Work with purpose: Silhouetted shot of a young businesswoman looking at a cityscape from an office window

Having Purpose in Your Work

Have you ever known why you are doing something? You know the job or task has a higher goal or purpose than to “just do it.” You might be a teacher and know that the information you are sharing with your students will benefit them in the future. Alternatively, your company provides a service for the elderly that you know they could not get anywhere else. Or it could be as simple knowing the product your company produces is innovative and will provide a convenience to others. Wouldn’t it be great if more people had that?

In today’s society, studies like Gallup’s1 indicate there are at least 87 percent of employees worldwide that are not engaged at work. This lack of engagement could cost companies hundreds of thousands of dollars in missed deadlines and quality work.

On a similar note, The Employee Engagement Study2 has shown half of the human resource leaders surveyed indicate 50 percent of their turnover is due to burnout. This too costs the companies an exorbitant amount of money to recruit, hire and train new employees to fill those positions.

These two issues, lack of engagement and turnover due to burnout, should be seen as warning signs that something is definitely wrong. However, there is one thing that can be done to reduce these numbers: combining purpose with profits3.

If companies find the true purpose of their work (what they do that supports others in some way), employees will be intrinsically motivated to complete work with quality. Many studies4 show that the measure of job satisfaction can increase when people find meaning at work. Thus, there would be more engagement and less burnout resulting in turnover.

In the studies about goal framing theory (GFT)6, finding and sustaining your purpose can be difficult and riddled with barriers and temptations. GFT recognizes there are three areas of concern that makes us focus: hedonic goals (concerned about feeling good or wanting to do a fun part of work), financial goal (concern is income, bonus or promotion) and pro-social goal (concern is about a common goal, the purpose). First, you have to find your why or purpose for your job, or the company’s purpose, which can be a struggle in and of itself. You have to figure out what you are doing that supports others or the community. Do you want to put your employees or clients first, or is your purpose to help the community in some way?

Once you find your pro-social goal(s), you have to find ways to support and sustain it. One way is through communication. You must convey a consistent message that this is why you are doing something. You can also sustain these goal(s) by putting its importance before any financial goal(s). Financial goal(s) should come as a natural consequence of working for a purpose.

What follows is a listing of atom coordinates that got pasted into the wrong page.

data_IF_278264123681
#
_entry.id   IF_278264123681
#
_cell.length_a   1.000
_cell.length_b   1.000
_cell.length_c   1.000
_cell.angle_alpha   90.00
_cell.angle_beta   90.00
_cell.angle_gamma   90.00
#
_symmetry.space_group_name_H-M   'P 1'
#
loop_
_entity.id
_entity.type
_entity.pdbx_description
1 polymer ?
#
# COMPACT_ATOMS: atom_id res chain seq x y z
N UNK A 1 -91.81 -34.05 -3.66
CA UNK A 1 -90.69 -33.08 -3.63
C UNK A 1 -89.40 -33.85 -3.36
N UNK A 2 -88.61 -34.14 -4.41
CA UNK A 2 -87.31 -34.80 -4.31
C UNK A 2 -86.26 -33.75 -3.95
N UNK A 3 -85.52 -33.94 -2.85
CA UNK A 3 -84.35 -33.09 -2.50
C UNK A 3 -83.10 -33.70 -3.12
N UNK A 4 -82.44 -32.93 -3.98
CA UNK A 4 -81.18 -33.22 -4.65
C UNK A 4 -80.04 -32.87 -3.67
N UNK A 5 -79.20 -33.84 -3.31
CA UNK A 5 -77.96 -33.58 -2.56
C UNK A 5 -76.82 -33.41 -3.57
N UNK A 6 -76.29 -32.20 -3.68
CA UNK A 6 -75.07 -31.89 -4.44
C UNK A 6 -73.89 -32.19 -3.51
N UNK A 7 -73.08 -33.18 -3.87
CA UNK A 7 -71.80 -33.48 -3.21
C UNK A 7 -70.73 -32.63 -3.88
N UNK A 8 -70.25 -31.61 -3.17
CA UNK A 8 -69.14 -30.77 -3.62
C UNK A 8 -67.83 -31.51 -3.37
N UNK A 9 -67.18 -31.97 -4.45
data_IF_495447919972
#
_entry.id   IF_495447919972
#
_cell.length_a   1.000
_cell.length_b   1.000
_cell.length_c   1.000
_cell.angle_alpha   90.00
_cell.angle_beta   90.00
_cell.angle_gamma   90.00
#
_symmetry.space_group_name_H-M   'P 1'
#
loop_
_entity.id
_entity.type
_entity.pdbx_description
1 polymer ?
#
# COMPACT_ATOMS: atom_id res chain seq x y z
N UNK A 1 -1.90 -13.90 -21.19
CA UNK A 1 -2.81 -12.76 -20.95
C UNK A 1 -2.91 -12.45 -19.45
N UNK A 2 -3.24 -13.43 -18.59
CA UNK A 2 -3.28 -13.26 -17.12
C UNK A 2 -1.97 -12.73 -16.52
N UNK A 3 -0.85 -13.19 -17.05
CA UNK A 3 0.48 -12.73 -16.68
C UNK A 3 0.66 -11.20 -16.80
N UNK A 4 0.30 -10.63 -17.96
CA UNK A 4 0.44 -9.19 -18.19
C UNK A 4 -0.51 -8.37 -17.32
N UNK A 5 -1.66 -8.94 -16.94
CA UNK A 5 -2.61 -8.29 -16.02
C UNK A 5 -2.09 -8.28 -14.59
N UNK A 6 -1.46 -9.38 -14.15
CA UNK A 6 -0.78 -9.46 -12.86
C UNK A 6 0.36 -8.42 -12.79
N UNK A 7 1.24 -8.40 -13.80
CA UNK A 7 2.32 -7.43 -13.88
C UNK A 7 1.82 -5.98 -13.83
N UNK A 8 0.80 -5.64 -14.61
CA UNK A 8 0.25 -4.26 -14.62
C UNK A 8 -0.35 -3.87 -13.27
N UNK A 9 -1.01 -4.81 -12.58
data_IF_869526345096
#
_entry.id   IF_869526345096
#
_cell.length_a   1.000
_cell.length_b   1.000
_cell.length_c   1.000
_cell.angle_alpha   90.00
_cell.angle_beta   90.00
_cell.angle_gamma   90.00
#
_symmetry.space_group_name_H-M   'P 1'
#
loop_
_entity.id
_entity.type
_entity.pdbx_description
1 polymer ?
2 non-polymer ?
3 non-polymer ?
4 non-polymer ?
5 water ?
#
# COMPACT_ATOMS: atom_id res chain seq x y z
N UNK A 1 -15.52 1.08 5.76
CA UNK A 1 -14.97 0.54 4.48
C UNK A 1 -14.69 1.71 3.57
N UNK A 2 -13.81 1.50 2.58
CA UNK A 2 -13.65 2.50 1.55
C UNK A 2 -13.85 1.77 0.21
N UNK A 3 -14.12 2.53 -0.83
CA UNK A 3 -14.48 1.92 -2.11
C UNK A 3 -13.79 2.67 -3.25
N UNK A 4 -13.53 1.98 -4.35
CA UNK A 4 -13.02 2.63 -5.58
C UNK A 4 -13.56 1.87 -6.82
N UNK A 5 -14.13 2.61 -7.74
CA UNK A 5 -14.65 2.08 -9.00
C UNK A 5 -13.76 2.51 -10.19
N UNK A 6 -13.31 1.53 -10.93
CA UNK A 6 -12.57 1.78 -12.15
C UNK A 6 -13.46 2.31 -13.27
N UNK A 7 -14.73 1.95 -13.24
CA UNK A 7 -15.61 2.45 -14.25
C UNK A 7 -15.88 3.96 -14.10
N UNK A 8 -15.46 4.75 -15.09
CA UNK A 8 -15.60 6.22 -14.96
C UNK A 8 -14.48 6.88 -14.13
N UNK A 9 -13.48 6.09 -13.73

For business, there has to be more than communication to support the pro-social goal(s). There has to be some structure in place. For example, if you believe that your employees should come first before profits or clients, then you show them by creating an employee board that can put checks and balances into the daily functions and decisions of the company. You don’t let them worry about benefits or their financial well-being. You take care of their needs first before the company or yours.

Wouldn’t it be great if more people had a purpose, knew their why or had pro-social goal(s)? We would have a love of our work, always motivated and providing the best of ourselves for a purpose. All it takes is for you to find your why, purpose or meaning for doing what you do.




Gallup, Inc. (n.d.). The Engaged Workplace. Retrieved February 4, 2019, from

Brikinshaw, J., Foss, N., & Lindenberg, S. (spring 2014). Combining Purpose with Profits. MITSlaon Management Review,55(3), 48-57. Retrieved February 4, 2019.

The Employee Engagement Study – Workplace Trends. (n.d.). Retrieved February 4, 2019, from

Steger, M. F., Dik, B. J., & Shim, Y. (in press). Assessing meaning and satisfaction at work. In S. J. Lopez (Ed.), The Oxford handbook of positive psychology assessment (2nd Ed.). Oxford, UK. Oxford University Press.

Sinek, S. (2013). Start with why: How great leaders inspire everyone to take action. London: Portfolio/Penguin.

Lindenberg, S., & Foss, N. J. (2011). Managing Joint Production Motivation: The Role of Goal Framing and Governance Mechanisms. Academy of Management Review,36(3), 500-525. doi:10.5465/amr.2011.61031808


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